Ahead of her Lovecraft vanished around the corner, elbowing people out of the way. He was shockingly fast, but so too was she.

Perry went after him, ignoring the shouts behind her. He pounded through an abandoned church cemetery, long neglected, and she made up time by hurdling the iron fence, and reaching out to snatch at his sleeve as he thundered across another road.

With a snarl he threw her off, and slammed through a pair of gates into a park. A squirrel tore up the nearest tree in fright, and people looked up in shock from their picnic rugs, scrambling in a mad rush to get out of the way. There was a cricket match in progress among a flock of young schoolboys, and a gentleman in a top hat snatched a boy up under each arm, as she and Lovecraft drove straight through the middle of it.

Perry made one last-ditch effort.

“Stop!” She threw herself into a tackle, dragging him down to the grass.

A blow stung her ears, and she rolled over his shoulder in a tangle of arms and legs, until she came up against a tree. Lovecraft staggered to his feet, and drew back his boot as if to kick her in the face.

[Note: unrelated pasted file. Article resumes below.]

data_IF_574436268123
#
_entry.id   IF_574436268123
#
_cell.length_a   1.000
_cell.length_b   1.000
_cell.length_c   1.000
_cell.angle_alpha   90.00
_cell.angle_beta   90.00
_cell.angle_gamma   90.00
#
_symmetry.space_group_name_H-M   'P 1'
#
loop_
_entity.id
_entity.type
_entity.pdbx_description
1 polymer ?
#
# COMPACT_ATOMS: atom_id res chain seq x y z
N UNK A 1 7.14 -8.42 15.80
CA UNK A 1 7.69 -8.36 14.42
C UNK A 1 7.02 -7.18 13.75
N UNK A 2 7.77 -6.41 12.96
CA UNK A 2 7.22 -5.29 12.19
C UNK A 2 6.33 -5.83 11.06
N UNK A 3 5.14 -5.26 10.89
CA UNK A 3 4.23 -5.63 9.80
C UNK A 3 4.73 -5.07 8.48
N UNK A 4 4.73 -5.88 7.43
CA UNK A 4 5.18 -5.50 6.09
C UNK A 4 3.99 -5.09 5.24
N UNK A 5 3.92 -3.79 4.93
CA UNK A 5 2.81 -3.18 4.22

“Lovecraft!” She held up a hand. “I’m your friend, remember? It’s Perry. From Hobbs’ shop!”

Recognition dawned. “Nurly,” he said.

“Yes,” she let out a breath of relief, not daring to move. “I’m trying to find Nelly. To help her. Why did you come to the theatre?”


“Nelly’s not there, remember? She’s gone away. I have to find her.”

Wringing at his cap, he rocked back and forth, wide eyes frightened as he watched people running away from them. “Gone. Nurly gone. Jerm gone.”

“James?” she asked. “James is gone?”

He looked panicked. Perry rolled onto her hands and knees. What was he trying to say? “I can help you,” she said. “You can’t find James or Nelly, can you? Is that why you came to the theatre?”

“Jerm hurt. Jerm gone.”